Since we do this, parties like PMK (Paattali Makkal Katchi) and BJP (Bharatiya Janata Party) have constantly hurled slander against us – they have called the VCK as a party against non-Dalits, as anti-women and more. But we prevailed, we held our ground. We fought for general issues. This change [winning general constituencies] did not happen in a day. It is the result of three-decade of politics.
I am also including the first decade of the VCK when we had abstained from electoral politics. Even then, as a party which stayed away from elections for a decade, we spoke up and fought for the cause of the Sri Lankan Tamils. Over the 25 years, we have spoken for general issues, we have spoken for students, for labourers and for federal rights.
Yes, the VCK has been very vocal on federal rights too.
After a long gap, it was the VCK which raised its voice for federal rights. Federal rights were an important issue in the DMK during Annadurai’s and Kalaignar Karunanidhi’s days. VCK has held a conference for state federal rights. That’s why I say: ‘The victory in two general constituencies was made possible because we have been vocal on various general issues for over 25 years now. I see this victory as a recognition accorded to the VCK by people of all sections, especially the democratic forces.’
But wasn’t contesting on separate symbol a hurdle? One theory was that the VCK had very little time to reach its symbol to the people. That could perhaps explain the loss in two constituencies?
We have often been advised by both the AIADMK and the DMK [when in their alliances] to contest on their symbols. This had happened in 2006, 2011 and 2014. In 2019, when I contested for the Lok Sabha elections, many people outside of the DMK too advised me to contest on the DMK symbol. But we wanted to be consistent. I would call my stand, consistent and not adamant.
We are not worried about victories and losses, we were more concerned about winning the goodwill of all sections, of maintaining our individuality. We believe that it will help in the long run. Otherwise, it will be reduced to electoral adjustments. We cannot be doing electoral adjustments for temporary benefits. For us, this is an opportunity with far-reaching impact.
It was also important to protect our individual identity. Today, we have realised how far we have been recognised by the people. We have won two reserved constituencies and two general constituencies. When Dalits and non-Dalits work together in the political arena, the harmony is reflected in society too. Today, we have made it clear that it is possible to stand in electoral ground not just for votes but for issues too.
It has also been propagated that the VCK in alliance meant a dent in non-Dalit votes…
It was one of the many slanders that we had faced. It was repeatedly said that if Thirumavalavan is in alliance, the non-Dalits wouldn’t vote for that alliance. It was a well-planned slander. The truth is out at the end of every election.
I would say that there has been mutual transfer of votes. In 2011, the PMK and the VCK contested in DMK alliance. PMK founder Ramadoss acknowledged that Dalits had voted for the party since VCK was in alliance. If that could happen to a party that is seen as our arch-rival, what truth does this slander hold? The brief camaraderie that existed between the PMK and the VCK after that election reflected on the ground.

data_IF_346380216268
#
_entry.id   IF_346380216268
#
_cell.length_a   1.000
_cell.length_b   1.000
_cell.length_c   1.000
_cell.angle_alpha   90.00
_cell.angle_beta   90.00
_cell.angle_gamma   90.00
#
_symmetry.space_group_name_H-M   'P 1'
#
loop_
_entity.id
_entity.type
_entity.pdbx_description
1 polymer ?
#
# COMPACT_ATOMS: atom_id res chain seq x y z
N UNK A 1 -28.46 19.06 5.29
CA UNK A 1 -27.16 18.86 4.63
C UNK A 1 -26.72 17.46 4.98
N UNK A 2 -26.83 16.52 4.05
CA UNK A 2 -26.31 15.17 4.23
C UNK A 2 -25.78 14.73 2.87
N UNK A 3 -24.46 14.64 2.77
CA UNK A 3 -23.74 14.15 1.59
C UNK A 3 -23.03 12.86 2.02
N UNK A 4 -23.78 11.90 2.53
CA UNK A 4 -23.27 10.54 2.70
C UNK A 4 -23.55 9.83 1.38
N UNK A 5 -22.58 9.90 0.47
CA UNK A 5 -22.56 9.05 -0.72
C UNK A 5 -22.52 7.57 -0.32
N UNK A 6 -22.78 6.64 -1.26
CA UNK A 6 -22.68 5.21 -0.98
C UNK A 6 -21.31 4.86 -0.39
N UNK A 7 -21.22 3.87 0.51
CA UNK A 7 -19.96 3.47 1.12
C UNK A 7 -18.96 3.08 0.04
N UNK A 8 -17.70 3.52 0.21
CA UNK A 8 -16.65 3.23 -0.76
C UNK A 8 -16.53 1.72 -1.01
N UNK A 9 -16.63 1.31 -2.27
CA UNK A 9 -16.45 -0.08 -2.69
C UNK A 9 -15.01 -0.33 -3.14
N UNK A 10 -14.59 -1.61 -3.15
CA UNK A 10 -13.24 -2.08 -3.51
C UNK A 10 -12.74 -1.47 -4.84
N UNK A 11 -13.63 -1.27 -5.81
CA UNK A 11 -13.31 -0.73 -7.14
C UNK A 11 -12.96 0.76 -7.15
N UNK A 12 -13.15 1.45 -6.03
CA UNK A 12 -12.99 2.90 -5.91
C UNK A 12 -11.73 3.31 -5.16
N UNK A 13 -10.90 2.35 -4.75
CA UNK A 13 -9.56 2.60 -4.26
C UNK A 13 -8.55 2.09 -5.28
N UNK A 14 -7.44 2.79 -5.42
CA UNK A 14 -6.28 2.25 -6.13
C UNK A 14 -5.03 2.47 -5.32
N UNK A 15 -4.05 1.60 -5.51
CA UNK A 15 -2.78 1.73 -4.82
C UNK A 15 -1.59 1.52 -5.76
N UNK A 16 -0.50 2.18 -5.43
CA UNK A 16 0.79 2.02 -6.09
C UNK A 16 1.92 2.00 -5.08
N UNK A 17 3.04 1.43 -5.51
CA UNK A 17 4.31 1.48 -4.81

In Northern Tamil Nadu, the caste atrocity did not happen as much as it used to. It was common for violence to be unleashed on Dalits for flimsy reasons – like hoisting a flag. But when there was a political understanding, it led to harmony at a social level. This is exactly what we are striving for. This is exactly why we persevere. An alliance is not about winning four or five seats. It is an opportunity to work together in 234 seats. We contested in six seats but the VCK cadres, the Dalits worked on ground in 228 seats for our alliance partners and with their cadres. There have been interactions, debates and conversations leading to camaraderie. The forced enmity between Dalits and non-Dalits disappears there. We see alliances also as an opportunity to nurture this kind of social harmony. It is not acceptable to criticise us as compromising for a few seats.
What is the next step for VCK?
We need to expand ourselves electorally across Tamil Nadu. We need to strengthen ourselves enough to contest in more seats. We will work on expanding our agenda so as to earn the goodwill of people from all sections. VCK has never believed in an identity as a caste party nor indulged in any action that will earn the hatred of other sections of the society. We will continue to be so. We will of course continue to fight for Dalits because Dalits face violence and oppression in the name of caste.
We believe that this violence and oppression should stop. We fight for that. But our fights, our struggles will never assume the dimension of hate for other sections. We have never done that; we will never do that. But we will expose and oppose the fringe elements and political groups that are responsible for the atrocities against Dalits. We do not hate non-Dalits, nor consider them our enemies. We will although continue to expose those who try to dominate in the name of caste or religion. We will make this even more clear in future. I believe only by doing so, we could reach out to the people of other sections and earn their goodwill and support.
I am confident we will be able to achieve it. It is this confidence that fuelled my determination to contest on separate symbol.